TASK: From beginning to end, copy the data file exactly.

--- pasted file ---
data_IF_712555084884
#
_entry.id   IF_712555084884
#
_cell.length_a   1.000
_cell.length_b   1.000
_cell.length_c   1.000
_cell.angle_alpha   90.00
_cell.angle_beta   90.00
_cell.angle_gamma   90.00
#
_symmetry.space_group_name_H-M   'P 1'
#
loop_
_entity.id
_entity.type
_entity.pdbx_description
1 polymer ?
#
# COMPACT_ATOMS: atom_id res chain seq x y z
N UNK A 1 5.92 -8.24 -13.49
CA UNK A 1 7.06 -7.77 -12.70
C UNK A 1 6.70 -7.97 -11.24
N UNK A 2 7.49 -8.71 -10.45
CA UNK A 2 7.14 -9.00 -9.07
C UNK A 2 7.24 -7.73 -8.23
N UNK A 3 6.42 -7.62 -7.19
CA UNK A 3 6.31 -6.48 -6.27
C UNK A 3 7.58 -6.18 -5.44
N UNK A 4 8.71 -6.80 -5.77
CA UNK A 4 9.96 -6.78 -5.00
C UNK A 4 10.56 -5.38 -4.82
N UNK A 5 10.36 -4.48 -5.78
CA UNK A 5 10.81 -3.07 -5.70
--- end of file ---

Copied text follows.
data_IF_712555084884
#
_entry.id   IF_712555084884
#
_cell.length_a   1.000
_cell.length_b   1.000
_cell.length_c   1.000
_cell.angle_alpha   90.00
_cell.angle_beta   90.00
_cell.angle_gamma   90.00
#
_symmetry.space_group_name_H-M   'P 1'
#
loop_
_entity.id
_entity.type
_entity.pdbx_description
1 polymer ?
#
# COMPACT_ATOMS: atom_id res chain seq x y z
N UNK A 1 5.92 -8.24 -13.49
CA UNK A 1 7.06 -7.77 -12.70
C UNK A 1 6.70 -7.97 -11.24
N UNK A 2 7.49 -8.71 -10.45
CA UNK A 2 7.14 -9.00 -9.07
C UNK A 2 7.24 -7.73 -8.23
N UNK A 3 6.42 -7.62 -7.19
CA UNK A 3 6.31 -6.48 -6.27
C UNK A 3 7.58 -6.18 -5.44
N UNK A 4 8.71 -6.80 -5.77
CA UNK A 4 9.96 -6.78 -5.00
C UNK A 4 10.56 -5.38 -4.82
N UNK A 5 10.36 -4.48 -5.78
CA UNK A 5 10.81 -3.07 -5.70